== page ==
6.  Lack the Personal Touch

A personal touch added to any interaction helps to engage the customer and communicates that they are more than a number or a name on a page.  There is a lot of research to support that we all like to hear the sound of our name.  When someone calls you by name it makes a personal connection and makes you feel valued.  I have a friend who works the counter of a dry cleaners.  She has an incredible memory and takes pride in remembering all the customers by name - as well as their home addresses!  This is the kind of personal touch that people remember and come back to experience.

7.  The Presentation of the Organization

The way your organization presents itself communicates a lot to the customer.  If you have a brick and mortar building, it should be a neat, clean and updated facility.  If you have an on-line business, your website should be easy to navigate and the content current and accurate. This helps to communicate credibility and professionalism to the paying customer.  Take a few minutes and walk through the eyes of a customer.  Park on the lot, walk through the reception area, go through the restrooms or if you have a website, ask someone to look at it and try to navigate through the pages.  You will learn a lot!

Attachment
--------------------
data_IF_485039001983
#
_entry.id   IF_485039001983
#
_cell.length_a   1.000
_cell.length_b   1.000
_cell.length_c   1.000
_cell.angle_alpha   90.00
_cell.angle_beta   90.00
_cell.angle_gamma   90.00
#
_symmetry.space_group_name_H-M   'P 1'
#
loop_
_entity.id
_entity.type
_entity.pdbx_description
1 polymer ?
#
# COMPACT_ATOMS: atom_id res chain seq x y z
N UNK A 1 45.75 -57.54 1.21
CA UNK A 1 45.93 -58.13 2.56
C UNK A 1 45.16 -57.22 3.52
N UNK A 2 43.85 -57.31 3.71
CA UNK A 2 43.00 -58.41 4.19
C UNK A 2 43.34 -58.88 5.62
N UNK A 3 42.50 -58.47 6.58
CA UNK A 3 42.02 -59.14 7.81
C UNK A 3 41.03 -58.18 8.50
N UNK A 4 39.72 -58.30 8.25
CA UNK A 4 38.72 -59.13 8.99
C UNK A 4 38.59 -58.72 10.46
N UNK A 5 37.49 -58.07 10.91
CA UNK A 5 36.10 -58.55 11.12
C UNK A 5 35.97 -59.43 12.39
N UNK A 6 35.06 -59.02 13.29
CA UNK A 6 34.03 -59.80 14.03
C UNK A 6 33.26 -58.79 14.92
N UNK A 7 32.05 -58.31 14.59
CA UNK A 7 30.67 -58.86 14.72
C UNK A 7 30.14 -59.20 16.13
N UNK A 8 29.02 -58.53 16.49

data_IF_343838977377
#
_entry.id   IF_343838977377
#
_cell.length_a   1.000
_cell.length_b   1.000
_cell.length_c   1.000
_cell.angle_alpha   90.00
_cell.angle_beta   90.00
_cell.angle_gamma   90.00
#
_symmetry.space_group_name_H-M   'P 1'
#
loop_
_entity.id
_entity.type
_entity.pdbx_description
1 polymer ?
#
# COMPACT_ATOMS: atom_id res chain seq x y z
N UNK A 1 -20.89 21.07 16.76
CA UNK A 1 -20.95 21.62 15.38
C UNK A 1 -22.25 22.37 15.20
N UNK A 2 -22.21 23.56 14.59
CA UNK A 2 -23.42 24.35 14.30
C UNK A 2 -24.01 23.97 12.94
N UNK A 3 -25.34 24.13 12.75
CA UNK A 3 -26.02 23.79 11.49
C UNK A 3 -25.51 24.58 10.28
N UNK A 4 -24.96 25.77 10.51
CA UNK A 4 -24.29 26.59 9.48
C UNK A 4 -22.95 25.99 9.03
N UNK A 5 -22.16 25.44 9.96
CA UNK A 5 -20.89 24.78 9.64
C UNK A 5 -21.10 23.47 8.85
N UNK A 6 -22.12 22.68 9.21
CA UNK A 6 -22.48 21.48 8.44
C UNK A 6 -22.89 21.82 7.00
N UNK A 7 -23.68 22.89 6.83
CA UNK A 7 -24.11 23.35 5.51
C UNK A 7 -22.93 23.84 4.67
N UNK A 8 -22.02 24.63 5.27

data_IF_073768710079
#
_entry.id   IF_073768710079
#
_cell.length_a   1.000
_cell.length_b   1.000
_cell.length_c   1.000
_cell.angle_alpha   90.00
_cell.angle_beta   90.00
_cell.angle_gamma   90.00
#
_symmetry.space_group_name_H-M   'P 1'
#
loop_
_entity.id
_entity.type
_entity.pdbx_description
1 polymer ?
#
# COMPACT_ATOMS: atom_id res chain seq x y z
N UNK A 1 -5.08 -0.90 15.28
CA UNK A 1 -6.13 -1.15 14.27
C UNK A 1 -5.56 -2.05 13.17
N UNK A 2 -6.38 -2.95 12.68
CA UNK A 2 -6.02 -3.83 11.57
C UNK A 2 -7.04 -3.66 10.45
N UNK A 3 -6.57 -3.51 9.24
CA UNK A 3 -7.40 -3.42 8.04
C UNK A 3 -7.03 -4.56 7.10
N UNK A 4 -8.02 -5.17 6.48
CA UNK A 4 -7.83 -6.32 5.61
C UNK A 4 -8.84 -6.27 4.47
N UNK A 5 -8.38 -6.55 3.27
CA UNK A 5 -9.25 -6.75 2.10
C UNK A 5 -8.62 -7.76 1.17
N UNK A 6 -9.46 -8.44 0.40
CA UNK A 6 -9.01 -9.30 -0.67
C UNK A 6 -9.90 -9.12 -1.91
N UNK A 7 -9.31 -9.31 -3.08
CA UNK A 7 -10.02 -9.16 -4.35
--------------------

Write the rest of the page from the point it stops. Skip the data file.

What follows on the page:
8.  Not Offering Products the Customer Wants

Customer expectations are changing rapidly and what customers wanted and expected in products and services just a few years ago is different from what they want today.  As an example, I would not have expected to find healthy options on restaurant menus five or ten years ago.  Today, however, I really appreciate when restaurants offer healthy choices.  Does that mean I wouldn’t eat there if they don’t - no not necessarily, but if I’m choosing between a couple and know one that does I will choose that one.  Understanding the needs and expectations of customers is an important part of great customer service.  Tracking customer satisfaction, encouraging the use of customer comment cards, performing customer focus groups and developing products based on customer input is a great way to stay ahead of the competition.